Fighting the Frizz

September 26, 2018

As you all know, fall is here and winter is approaching! As these glorious, beautiful months move in, the weather changes, and the air gets drier. As the air gets drier, this little thing called “static” gets rambunctious and does wild things to our hair. If you’re like me and prefer not to resemble good ol’ Albert Einstein, these tips and tricks may benefit you. Because no matter the season, there’s always potential for a hair disaster.

In case you have a frizzy hair emergency, follow these steps to put moisture back into your hair. Some of these tips may be the same, because the common denominator here is dryness. Your hair may get frizzy when it is dry and there is no moisture in the air, or it may get frizzy when it is dry and there IS moisture in the air.


Static electricity is formed most often when the air is dry (the humidity is low). When the air is humid, water molecules can collect on the surface of certain materials. This can prevent the buildup of electrical charges, thus the reason static in your hair is so common during the cold, dry months.

A few ways you may be able to prevent static in your hair:

  • Avoid using a plastic comb
  • Rub a dryer sheet on your hair
  • Run some light moisturizer or hair oil over your ends
  • Dry your hair with an ionic blow dryer (when needed)
  • Hairspray or a hair mist (or water)

Now, onto “The Frizz.”

Frizz usually occurs when your hair is lacking moisture.

The three main causes of frizzy hair:

  • Hair type
  • Hair damage
  • Humidity

When your hair is dry, it tries to pull moisture from the air around it, causing dampness which makes dry hair meet up with wet hair in an unwanted visit.

Wet hair mixed with dry hair = frizz.

This is the reason humidity often makes frizz worse, and also why your hair may sometimes dry frizzy if you allow it to air-dry in weather with a lot of humidity.

The key to getting rid of “The Frizz” is to obtain moisture in your hair. This may be harder for some than others, but ultimately the goal is to have healthy hair, even if that means having a little bit of frizz now and then.

More reasons you may be dealing with “The Frizz”:

Excess washing.

Learn your hair type so you know how often you should be washing your hair, and also which products you should be using. Check out this chart to learn your hair type, or this one for more info about how to determine your hair type and hair density. This article does recommend to pull a few hairs out to test (you’ll see what I mean after reading it), but you don’t have to do that.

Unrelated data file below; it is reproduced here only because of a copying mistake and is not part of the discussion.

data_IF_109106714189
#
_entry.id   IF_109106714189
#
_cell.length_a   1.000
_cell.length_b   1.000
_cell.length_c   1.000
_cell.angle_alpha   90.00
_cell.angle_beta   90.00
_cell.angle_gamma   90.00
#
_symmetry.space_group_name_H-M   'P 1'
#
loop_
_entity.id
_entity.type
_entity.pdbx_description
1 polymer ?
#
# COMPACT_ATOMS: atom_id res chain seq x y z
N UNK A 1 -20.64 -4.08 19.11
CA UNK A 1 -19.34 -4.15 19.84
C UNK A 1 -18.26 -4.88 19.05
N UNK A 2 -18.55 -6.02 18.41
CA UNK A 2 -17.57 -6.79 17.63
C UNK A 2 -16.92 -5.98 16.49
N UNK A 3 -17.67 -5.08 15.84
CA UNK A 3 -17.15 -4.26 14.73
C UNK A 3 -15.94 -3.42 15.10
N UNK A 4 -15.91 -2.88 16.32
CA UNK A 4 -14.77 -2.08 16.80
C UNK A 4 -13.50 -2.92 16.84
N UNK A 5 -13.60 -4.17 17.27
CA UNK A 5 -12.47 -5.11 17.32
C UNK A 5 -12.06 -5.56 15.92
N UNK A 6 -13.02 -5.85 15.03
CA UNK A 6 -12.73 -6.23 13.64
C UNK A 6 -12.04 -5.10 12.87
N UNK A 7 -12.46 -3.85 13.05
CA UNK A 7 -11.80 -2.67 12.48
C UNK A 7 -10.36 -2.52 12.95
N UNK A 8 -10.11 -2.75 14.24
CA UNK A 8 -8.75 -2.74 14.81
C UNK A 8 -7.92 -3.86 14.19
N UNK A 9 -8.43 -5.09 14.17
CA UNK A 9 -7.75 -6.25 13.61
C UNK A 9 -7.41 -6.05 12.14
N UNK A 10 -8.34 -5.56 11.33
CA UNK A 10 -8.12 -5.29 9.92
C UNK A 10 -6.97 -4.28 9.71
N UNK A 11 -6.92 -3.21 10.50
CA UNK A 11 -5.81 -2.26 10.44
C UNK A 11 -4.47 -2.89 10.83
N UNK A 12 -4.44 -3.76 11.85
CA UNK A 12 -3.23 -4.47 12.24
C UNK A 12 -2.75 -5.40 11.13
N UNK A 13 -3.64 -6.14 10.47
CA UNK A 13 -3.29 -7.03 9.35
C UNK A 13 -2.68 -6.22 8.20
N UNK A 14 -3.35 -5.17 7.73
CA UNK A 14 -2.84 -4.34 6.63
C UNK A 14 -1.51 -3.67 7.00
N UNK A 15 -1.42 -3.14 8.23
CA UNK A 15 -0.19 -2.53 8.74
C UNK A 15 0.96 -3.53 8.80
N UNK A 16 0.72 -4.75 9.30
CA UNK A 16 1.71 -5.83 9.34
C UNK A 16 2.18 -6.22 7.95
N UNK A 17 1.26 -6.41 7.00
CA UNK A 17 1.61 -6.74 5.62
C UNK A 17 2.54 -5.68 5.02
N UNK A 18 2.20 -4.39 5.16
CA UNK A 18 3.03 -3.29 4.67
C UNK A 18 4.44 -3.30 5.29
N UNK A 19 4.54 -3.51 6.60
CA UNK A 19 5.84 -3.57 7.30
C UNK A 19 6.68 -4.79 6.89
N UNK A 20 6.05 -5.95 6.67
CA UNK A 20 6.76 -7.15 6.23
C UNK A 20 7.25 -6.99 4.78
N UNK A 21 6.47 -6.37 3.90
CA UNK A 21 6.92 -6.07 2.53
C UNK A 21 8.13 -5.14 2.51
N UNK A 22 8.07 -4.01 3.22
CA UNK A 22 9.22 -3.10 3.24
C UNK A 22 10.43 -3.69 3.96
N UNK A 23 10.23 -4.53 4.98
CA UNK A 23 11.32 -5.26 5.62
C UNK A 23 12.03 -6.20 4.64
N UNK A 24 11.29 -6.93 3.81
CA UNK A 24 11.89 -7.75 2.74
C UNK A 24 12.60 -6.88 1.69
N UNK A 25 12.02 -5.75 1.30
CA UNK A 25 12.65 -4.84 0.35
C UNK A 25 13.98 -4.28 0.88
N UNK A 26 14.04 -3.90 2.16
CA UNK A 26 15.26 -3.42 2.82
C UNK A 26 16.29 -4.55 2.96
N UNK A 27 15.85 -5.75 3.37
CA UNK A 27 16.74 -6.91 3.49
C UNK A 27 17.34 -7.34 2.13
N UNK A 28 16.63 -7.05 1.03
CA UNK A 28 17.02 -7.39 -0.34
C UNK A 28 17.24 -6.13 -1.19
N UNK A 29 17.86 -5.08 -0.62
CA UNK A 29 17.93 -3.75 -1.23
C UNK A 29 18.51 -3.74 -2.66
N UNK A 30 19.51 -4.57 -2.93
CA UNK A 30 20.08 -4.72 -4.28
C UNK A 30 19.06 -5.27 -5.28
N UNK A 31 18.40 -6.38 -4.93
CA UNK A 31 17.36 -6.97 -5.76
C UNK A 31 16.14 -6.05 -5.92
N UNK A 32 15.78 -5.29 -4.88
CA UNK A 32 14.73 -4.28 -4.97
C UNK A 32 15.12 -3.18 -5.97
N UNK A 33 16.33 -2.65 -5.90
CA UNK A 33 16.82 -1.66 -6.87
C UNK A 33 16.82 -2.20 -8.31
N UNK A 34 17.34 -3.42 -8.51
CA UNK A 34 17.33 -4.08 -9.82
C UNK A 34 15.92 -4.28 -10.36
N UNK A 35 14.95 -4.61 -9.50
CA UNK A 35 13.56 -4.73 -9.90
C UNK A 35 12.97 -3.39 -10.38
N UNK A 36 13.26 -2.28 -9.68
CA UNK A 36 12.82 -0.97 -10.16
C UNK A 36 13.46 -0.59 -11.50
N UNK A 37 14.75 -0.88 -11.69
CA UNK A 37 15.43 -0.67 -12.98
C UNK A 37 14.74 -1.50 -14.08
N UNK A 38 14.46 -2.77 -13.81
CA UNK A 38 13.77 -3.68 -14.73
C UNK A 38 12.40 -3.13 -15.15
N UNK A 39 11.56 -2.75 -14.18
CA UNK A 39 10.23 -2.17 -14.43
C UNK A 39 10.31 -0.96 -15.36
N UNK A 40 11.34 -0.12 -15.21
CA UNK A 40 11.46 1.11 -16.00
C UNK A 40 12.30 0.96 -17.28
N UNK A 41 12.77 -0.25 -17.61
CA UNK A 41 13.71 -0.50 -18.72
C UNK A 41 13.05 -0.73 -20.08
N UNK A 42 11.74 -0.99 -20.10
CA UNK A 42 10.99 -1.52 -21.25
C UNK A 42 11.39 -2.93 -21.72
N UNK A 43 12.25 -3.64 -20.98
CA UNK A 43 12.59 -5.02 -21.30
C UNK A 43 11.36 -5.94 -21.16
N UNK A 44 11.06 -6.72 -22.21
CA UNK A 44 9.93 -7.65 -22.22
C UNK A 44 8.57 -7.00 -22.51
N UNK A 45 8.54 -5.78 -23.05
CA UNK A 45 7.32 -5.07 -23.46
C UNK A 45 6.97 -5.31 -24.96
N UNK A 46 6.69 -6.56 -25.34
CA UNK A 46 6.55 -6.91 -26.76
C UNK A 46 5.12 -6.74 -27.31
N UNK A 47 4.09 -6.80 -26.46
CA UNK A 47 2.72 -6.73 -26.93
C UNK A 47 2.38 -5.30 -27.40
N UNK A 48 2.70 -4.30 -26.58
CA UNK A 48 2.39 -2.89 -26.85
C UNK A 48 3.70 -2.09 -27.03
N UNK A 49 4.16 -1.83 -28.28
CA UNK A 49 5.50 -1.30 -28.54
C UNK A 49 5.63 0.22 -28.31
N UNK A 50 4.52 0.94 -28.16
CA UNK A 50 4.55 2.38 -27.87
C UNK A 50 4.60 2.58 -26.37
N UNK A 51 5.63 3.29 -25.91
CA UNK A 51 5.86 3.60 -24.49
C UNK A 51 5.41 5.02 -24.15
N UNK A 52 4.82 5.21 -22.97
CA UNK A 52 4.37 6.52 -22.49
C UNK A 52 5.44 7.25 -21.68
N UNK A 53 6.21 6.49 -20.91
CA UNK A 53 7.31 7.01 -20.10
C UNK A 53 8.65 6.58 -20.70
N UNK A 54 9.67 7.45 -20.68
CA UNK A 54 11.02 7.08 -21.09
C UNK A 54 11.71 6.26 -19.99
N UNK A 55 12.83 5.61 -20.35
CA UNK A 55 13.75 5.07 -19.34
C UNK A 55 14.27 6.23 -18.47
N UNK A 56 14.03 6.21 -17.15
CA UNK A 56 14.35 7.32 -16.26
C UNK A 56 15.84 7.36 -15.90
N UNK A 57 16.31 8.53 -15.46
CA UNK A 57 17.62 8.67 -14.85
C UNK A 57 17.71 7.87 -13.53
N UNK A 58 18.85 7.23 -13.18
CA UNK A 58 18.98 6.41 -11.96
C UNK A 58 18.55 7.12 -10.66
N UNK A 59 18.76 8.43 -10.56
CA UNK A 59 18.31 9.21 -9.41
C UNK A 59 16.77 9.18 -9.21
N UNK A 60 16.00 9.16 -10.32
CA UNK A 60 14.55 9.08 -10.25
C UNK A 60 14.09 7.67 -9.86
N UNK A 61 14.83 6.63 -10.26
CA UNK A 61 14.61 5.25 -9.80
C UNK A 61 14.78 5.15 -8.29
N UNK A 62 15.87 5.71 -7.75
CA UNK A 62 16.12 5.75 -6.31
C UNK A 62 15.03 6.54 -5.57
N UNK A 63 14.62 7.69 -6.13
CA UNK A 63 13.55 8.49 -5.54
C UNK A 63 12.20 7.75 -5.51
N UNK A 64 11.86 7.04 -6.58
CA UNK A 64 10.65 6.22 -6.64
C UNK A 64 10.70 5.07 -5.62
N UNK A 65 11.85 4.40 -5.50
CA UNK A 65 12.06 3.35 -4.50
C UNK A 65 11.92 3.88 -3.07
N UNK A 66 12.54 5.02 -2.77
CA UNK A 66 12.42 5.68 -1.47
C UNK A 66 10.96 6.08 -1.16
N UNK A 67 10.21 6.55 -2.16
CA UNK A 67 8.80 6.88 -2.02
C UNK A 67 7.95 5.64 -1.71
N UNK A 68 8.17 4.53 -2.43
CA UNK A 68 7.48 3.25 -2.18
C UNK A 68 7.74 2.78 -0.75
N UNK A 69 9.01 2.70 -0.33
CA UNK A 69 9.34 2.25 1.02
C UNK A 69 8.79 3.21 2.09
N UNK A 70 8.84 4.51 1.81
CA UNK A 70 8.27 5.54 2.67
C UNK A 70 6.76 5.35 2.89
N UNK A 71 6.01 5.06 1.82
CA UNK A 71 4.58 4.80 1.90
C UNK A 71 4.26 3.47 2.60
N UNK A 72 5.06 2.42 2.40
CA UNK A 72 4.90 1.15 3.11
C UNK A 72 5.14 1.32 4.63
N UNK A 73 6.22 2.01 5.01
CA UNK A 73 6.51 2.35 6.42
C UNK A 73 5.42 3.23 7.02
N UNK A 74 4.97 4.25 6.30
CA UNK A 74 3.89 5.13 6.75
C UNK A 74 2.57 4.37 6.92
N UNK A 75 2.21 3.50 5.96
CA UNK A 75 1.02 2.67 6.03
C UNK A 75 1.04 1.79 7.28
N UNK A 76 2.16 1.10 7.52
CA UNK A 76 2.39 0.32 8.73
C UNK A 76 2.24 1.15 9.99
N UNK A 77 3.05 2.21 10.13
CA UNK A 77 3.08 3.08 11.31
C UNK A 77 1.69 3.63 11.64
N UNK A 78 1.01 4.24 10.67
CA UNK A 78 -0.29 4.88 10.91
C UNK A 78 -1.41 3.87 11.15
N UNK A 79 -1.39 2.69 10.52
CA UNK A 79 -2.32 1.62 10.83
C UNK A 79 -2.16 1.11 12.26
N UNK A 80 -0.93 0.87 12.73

Washing with hot water.

Plain and simple, heat dries things out. If you’re washing with hot water, using a hair dryer, and then using various other heat tools, you can bet your hair will be FRIZZY after a while. To prevent this, rinse your hair in cold water and use the heat tools in moderation.

A few ways you can help eliminate frizzy hair:

Put moisture back in your hair by using a leave-in oil or leave-in conditioner, along with a moisturizing shampoo and conditioner.

Note: If you have oily-prone hair already, I suggest avoiding a moisturizing shampoo. People often ask me why their hair dries oily immediately after washing. After asking them if they use a moisturizing shampoo, I have often found that that is the problem. Using a moisturizing shampoo on type 1A, 1B, and 1C hair may cause excessive oil production, but never fear, this is a commonly made mistake and can easily be corrected by switching to a volumizing shampoo or one for “normal” hair.

You may ask, “Like, what does NORMAL hair even mean?!”

This just means any hair type that is not dry or curly/kinky, so type 1A, 1B, and 1C hair and type 2A hair (usually).

You can still use the moisturizing conditioner, just not on the scalp. This is what I do because I want the ends of my hair to have ALL of the moisture. ALL OF IT.

*insert sinister laugh here*

ALWAYS use conditioner.

Always, always, always.

I’m amazed when I hear someone say they don’t use conditioner.

Oh my goodness, WHY?

If you have curly hair and you’re worried about weighing down your curls, simply use a shampoo/conditioner for curly hair (refer to hair type chart linked above), then do your oil treatments right before your hair-washing day. Only use conditioner on your roots if you have a very dry scalp. I typically start at the base of my neck and condition down.

Do hair treatments often.

Just a few suggestions:

  • Avocado & Olive Oil Mask
  • Raw Egg & Olive Oil Treatment
  • Coconut Oil or Olive Oil Treatment
  • Carbonated Water Rinse
  • Argan Oil

You can also apply a few drops of leave-in oil to your hair throughout the day as you see those little frizzies starting to attack. (Here’s what I do.)

Avoid Excessive Heat

Don’t hold heat on your hair for long periods of time. If you use a hairdryer, first let your hair air dry about 75% (ish) of the way, then finish off with the hairdryer. I actually do this a lot. The ends of my hair don’t receive as much damage this way. I’m basically just drying my scalp and the middle of my hair.

Curling wands, curling irons, and crimping irons are some of my favorite tools to use, but they can sometimes cause noticeable frizz. Never use them on the highest setting unless you have very coarse hair and you’re positive it’s not too much for your hair. Always be sure to not let the tools linger on your hair very long.

Well, ladies, I hope these tips help you and make your life so much easier!

Until next time,
Hugs and blessings to you all —